Date

2019-03-22

Document Type

Presentation

Description

The Worcester Healthy Baby Collaborative (WHBC) consists of a group of volunteers from organizations with an interest in reducing infant mortality in Worcester, including representatives from UMass Memorial, Family Health Center of Worcester, the Massachusetts Department of Public Health, and the March of Dimes. The organization originally began as the Worcester Infant Mortality Reduction Task Force in the mid-1990s in order to examine trends in Worcester's infant mortality rate (IMR). This work has continued, evolving in response to changes in both the needs and desires of the local community, and has come to encompass several intervention and reduction strategies over the past two decades.

Ultimately, in pursuit of the goal of IM reduction, the WHBC's mission is to improve health outcomes for infants and their families by engaging and working collaboratively with the community to reduce health inequities, so that Worcester’s infant mortality rate is decreased. Our work thus seeks to make a wide variety of improvements in the “social determinants of health.” The WHBC collects and examines data around IM by conducting reviews of the medical charts surrounding an infant death, and tackles specific projects addressing these social determinants of health.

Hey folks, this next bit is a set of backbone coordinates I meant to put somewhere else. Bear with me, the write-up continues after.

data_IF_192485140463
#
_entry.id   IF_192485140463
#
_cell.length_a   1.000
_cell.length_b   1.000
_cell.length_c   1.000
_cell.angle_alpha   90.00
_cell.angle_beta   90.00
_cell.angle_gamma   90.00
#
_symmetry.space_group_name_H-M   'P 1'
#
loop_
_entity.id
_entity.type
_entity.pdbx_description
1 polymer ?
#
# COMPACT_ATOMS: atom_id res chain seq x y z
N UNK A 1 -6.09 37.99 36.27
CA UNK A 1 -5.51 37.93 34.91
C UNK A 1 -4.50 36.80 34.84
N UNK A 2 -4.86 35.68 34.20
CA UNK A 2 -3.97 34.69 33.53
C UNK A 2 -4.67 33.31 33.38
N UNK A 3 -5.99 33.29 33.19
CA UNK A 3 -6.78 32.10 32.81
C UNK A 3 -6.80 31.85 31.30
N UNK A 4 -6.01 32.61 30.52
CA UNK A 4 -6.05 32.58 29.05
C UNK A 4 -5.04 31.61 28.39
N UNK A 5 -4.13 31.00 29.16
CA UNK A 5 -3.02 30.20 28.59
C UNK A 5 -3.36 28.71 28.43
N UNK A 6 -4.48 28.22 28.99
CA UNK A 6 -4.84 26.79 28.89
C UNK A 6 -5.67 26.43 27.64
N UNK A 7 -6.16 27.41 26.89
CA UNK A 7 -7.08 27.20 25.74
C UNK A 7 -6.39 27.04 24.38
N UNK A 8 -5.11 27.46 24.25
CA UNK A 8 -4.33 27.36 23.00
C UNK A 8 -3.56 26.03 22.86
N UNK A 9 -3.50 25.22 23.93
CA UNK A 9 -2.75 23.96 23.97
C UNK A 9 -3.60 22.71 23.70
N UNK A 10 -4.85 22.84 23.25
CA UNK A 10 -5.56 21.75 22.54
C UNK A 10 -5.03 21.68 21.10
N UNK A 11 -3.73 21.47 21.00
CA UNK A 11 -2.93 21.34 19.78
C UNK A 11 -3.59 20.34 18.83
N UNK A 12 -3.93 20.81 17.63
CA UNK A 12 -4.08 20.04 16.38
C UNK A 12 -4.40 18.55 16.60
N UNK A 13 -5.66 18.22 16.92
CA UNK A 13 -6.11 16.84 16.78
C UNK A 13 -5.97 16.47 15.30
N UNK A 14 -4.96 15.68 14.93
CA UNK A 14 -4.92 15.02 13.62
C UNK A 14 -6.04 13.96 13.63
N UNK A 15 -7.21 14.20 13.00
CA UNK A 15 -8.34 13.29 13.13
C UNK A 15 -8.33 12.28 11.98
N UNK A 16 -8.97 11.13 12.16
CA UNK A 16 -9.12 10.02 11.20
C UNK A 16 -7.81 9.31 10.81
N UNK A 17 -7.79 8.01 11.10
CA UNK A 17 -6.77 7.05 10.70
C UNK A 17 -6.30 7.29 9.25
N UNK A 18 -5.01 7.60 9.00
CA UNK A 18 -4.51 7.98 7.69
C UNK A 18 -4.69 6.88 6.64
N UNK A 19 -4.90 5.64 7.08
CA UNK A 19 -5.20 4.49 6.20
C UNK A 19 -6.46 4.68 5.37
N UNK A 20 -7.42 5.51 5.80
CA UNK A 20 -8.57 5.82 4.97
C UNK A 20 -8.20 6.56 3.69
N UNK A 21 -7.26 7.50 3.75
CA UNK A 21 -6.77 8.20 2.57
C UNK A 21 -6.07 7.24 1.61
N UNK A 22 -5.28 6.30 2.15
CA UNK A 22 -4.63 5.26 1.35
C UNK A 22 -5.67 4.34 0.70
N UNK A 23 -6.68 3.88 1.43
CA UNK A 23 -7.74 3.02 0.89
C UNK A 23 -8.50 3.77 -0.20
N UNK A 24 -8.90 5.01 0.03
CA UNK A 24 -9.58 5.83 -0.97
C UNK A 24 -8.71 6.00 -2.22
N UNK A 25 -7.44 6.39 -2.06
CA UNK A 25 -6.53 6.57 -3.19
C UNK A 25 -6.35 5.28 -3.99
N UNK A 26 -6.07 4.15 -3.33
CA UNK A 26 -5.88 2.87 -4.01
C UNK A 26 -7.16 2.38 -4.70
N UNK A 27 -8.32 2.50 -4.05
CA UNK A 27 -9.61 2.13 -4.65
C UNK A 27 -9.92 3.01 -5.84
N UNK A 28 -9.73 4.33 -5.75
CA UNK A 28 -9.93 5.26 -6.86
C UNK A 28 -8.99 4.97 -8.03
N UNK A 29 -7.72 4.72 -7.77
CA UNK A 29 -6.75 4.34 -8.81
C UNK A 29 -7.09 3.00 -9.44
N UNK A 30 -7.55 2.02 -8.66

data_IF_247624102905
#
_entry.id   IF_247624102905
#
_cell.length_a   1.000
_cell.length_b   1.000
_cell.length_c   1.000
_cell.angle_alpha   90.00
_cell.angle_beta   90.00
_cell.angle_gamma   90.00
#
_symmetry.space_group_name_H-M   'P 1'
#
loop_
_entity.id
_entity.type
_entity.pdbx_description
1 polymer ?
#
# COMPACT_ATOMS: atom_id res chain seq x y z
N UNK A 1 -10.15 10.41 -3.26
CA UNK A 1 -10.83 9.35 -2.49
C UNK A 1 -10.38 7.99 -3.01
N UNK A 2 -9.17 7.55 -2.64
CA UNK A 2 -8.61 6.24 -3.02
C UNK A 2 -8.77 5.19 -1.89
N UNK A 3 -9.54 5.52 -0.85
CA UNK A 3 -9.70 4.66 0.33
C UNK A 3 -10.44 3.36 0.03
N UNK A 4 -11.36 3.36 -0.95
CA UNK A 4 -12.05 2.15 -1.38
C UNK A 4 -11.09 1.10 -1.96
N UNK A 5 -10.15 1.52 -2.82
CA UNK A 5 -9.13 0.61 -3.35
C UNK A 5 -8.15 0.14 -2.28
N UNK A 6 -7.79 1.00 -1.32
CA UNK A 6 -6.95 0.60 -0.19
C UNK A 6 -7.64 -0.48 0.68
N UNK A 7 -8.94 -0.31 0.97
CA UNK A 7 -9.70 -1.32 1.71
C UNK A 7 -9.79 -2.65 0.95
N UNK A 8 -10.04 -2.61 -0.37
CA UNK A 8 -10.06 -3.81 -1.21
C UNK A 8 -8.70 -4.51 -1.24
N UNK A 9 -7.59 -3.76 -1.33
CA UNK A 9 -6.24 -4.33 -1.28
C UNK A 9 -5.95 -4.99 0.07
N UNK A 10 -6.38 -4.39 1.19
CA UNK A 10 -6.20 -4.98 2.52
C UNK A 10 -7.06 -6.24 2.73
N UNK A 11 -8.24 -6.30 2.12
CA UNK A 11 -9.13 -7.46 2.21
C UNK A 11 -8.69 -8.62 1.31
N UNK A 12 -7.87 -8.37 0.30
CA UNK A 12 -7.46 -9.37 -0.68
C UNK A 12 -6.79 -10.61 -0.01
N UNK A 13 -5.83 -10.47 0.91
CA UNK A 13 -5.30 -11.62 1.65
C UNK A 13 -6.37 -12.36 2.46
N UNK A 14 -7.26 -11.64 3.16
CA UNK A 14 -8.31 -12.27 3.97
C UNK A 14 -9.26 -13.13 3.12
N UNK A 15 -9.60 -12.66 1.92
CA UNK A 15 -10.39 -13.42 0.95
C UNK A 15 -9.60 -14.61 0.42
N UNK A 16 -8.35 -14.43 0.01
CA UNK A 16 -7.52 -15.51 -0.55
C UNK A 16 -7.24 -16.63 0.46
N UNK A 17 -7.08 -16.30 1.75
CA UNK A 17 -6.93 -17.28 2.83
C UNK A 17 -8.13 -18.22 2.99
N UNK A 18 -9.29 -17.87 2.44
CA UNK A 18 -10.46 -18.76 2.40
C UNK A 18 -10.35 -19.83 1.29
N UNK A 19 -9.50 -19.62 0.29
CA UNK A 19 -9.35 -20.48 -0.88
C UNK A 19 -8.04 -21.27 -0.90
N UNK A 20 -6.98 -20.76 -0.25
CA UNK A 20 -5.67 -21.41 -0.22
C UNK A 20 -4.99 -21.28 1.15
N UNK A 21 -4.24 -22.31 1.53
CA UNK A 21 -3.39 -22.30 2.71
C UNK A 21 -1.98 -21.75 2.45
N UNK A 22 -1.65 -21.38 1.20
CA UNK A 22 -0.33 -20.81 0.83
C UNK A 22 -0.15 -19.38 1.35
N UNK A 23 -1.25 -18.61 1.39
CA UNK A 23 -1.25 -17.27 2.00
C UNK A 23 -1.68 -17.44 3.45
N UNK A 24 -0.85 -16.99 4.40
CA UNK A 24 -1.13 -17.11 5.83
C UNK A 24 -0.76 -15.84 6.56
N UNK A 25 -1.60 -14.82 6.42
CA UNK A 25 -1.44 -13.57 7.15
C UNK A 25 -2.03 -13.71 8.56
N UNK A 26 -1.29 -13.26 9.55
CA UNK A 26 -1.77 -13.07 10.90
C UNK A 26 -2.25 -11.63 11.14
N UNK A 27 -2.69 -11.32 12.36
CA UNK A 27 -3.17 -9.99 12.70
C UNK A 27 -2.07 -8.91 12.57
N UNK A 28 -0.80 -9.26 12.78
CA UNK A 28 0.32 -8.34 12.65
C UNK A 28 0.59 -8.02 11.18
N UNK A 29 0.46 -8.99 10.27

Although overall IMR has decreased from 8-10 to about 5, ongoing disparities remain with Hispanic IMR higher than our overall IMR at a time when state and national trends do not show this higher Hispanic IMR.

Presenters will describe their progress in the last decade in addressing the racial and ethnic disparities in Worcester using a community-engagement model. Presenters will review their work with the local Ghanaian community that led to the Nhyira Ba project, with lessons learned from that project informing 2016 work with the Latino community and from their work to develop Worcester's Baby Box initiative. Throughout this work, real time chart audits by volunteer physicians have enabled the group to remain ahead of the state's data about local IMR. This panel discussion will include the current preventive medicine faculty member who does the chart reviews discussing her work with local college students using in-depth Geographic Information Systems (GIS) to analyze data; the current family medicine faculty member who chairs the WHBC and the current nurse member who is recent past vice-chair to review the history and future goals; the current Commonwealth Medicine member who leads the Baby Box community project funded by the UMass Remillard Foundation, with multidisciplinary groups of medical and nursing students working in the community. Presenters will survey the audience before their presentation on their knowledge of WHBC work and survey the audience during Q&A for ways to further engage with the community.

Objectives of this breakout session include: 1) Explain concepts of community-oriented approach to addressing infant mortality disparities, using Worcester as an example, 2) Summarize three projects that use these concepts currently in Worcester (chart audit and academic collaboration, Baby Box program, ongoing WHBC work).

Keywords

Worcester Healthy Baby Collaborative, infant mortality, infant mortality rate, health disparities, community engagement model

DOI

10.13028/2227-ax38